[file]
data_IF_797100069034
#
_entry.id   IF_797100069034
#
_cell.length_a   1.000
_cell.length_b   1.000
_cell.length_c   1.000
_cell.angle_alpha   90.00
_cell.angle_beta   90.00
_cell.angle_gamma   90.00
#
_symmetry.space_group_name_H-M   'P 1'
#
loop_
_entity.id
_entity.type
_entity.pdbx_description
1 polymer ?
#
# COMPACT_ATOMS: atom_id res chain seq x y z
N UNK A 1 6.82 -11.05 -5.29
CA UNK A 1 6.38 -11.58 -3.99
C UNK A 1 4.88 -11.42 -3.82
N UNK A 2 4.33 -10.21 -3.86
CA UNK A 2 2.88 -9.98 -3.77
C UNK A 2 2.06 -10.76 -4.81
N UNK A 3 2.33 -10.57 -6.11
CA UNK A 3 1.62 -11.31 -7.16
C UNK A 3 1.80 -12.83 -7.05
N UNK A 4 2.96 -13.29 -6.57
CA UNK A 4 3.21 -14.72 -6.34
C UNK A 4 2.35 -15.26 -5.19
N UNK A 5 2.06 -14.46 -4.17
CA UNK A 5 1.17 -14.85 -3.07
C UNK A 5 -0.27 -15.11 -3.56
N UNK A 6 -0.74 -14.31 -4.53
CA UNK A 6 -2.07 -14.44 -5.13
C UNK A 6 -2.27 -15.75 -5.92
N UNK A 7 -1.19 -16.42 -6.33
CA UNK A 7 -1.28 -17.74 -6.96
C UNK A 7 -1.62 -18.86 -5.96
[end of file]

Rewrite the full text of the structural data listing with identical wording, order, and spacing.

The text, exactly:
data_IF_797100069034
#
_entry.id   IF_797100069034
#
_cell.length_a   1.000
_cell.length_b   1.000
_cell.length_c   1.000
_cell.angle_alpha   90.00
_cell.angle_beta   90.00
_cell.angle_gamma   90.00
#
_symmetry.space_group_name_H-M   'P 1'
#
loop_
_entity.id
_entity.type
_entity.pdbx_description
1 polymer ?
#
# COMPACT_ATOMS: atom_id res chain seq x y z
N UNK A 1 6.82 -11.05 -5.29
CA UNK A 1 6.38 -11.58 -3.99
C UNK A 1 4.88 -11.42 -3.82
N UNK A 2 4.33 -10.21 -3.86
CA UNK A 2 2.88 -9.98 -3.77
C UNK A 2 2.06 -10.76 -4.81
N UNK A 3 2.33 -10.57 -6.11
CA UNK A 3 1.62 -11.31 -7.16
C UNK A 3 1.80 -12.83 -7.05
N UNK A 4 2.96 -13.29 -6.57
CA UNK A 4 3.21 -14.72 -6.34
C UNK A 4 2.35 -15.26 -5.19
N UNK A 5 2.06 -14.46 -4.17
CA UNK A 5 1.17 -14.85 -3.07
C UNK A 5 -0.27 -15.11 -3.56
N UNK A 6 -0.74 -14.31 -4.53
CA UNK A 6 -2.07 -14.44 -5.13
C UNK A 6 -2.27 -15.75 -5.92
N UNK A 7 -1.19 -16.42 -6.33
CA UNK A 7 -1.28 -17.74 -6.96
C UNK A 7 -1.62 -18.86 -5.96